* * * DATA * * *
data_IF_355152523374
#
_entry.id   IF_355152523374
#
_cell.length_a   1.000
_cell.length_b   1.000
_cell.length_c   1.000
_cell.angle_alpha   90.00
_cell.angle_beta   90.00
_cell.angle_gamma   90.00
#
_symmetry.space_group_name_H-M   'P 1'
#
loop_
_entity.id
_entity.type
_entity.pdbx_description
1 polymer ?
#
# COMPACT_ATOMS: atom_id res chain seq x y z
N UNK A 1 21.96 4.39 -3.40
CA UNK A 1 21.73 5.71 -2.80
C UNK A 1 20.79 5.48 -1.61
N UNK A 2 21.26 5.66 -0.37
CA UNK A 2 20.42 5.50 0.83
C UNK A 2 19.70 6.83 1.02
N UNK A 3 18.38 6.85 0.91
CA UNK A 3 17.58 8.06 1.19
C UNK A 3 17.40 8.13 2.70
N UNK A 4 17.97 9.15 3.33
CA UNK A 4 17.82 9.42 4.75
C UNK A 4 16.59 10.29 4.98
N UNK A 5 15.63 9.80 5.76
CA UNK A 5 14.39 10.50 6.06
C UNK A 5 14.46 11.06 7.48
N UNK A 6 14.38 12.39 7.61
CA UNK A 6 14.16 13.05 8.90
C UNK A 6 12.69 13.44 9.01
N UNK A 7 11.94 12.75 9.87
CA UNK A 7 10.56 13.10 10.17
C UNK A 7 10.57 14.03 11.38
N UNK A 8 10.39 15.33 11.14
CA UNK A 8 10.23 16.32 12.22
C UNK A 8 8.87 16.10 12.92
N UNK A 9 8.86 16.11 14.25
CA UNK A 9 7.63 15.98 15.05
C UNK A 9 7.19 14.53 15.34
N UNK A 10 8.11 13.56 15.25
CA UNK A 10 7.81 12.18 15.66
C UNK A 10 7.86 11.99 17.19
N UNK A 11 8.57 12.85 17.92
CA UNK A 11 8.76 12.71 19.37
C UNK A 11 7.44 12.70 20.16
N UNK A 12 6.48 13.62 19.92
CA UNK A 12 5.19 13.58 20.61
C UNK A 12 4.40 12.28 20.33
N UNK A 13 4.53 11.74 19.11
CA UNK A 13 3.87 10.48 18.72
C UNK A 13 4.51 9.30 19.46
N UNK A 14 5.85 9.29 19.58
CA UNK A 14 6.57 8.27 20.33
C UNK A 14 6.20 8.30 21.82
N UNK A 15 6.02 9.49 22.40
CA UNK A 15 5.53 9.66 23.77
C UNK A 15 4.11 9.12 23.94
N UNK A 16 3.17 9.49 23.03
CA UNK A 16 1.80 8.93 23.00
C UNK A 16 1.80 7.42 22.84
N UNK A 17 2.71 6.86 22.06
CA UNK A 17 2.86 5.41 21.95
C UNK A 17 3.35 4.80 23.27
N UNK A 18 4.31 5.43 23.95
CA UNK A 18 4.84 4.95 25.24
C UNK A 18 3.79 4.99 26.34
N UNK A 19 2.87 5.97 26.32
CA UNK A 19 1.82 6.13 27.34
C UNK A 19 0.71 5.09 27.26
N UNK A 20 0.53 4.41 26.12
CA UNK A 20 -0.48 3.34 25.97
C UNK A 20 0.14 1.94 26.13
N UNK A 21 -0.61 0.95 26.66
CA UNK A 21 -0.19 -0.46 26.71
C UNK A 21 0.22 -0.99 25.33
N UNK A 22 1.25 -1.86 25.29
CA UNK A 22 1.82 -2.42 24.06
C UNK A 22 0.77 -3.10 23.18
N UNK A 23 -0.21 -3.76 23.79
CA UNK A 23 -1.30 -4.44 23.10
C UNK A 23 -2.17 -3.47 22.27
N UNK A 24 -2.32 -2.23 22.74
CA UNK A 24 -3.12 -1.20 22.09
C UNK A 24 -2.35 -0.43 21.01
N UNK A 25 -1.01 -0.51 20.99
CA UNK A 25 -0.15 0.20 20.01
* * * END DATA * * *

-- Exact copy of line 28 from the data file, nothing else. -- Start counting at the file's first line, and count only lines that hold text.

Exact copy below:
CA UNK A 3 17.58 8.06 1.19